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Life Science Innovation 2022

Role of regulatory environment in choosing location for business

iStock / Getty Images Plus / Irina_Strelnikova

Sinead Keogh

Ibec Director, Medtech and Engineering

Decisive action from the EU is needed to ensure new medical devices regulation functions as intended.

There are more than 500,000 different types of medical technologies on the market ranging from glasses and wheelchairs to pacemakers and MRI scanners. 

Medtech is arguably the most innovative sector in Europe with more than 14,200 patent applications filed with the European Patent Office (EPO) in 2020, representing a 2.6% growth compared with the previous year.  

This is not only due to the diversity of products, but also the short product lifecycle of 18-24 months which is underscored by a commitment to delivering improved medtech for both healthcare professionals and patients.  

Ensuring regulations support innovation and access 

To get into the health system, manufacturers must demonstrate that medical technologies meet EU-wide safety and performance requirements. These are assessed by notified bodies who award CE marks. 

The new EU Medical Device Regulation (MDR), which came into effect 26 May 2021, represents the greatest change for the regulatory system in over 20 years. While the medtech industry is a proven supporter of the EU MDR’s goals, and has invested significantly into the transition process, major challenges still need to be addressed:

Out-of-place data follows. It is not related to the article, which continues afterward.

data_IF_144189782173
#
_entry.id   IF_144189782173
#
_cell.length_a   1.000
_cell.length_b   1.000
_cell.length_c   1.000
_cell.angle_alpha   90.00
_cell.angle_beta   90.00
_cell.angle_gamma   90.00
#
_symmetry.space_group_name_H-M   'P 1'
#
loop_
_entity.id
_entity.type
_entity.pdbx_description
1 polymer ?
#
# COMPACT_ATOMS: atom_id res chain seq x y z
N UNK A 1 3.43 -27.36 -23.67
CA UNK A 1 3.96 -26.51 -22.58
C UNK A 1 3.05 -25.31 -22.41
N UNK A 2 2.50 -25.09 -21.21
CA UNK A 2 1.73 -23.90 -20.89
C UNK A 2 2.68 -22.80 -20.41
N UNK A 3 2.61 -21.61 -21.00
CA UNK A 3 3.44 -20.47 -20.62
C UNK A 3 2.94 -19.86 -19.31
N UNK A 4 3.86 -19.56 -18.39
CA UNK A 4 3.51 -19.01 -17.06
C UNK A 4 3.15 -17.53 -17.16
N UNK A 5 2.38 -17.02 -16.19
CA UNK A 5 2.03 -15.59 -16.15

• Tackle certification bottleneck by addressing notified body capacity and facilitating early dialogue for new devices. 
  • Avoid an innovation backlog and retiring legacy devices with appropriate evidence requirements. 

Competitiveness in changing global landscape 

The EU has historically been a location of choice for the launch of new medical technologies and Ireland has benefited from this with investments. However, a lack of predictability relating to MDR coupled with an increasingly predictable regulatory environment in other markets, such the US under the Food and Drug Administration (FDA), means that the EU is no longer seen as the most attractive location to develop and launch new medical technologies. 

This issue risks being further compounded by some investors choosing not to invest in early-stage companies with plans to launch new products in the EU given the lack of business predictability. 

As the global trading environment becomes more competitive, the ability to innovate will help business to build resilience. 

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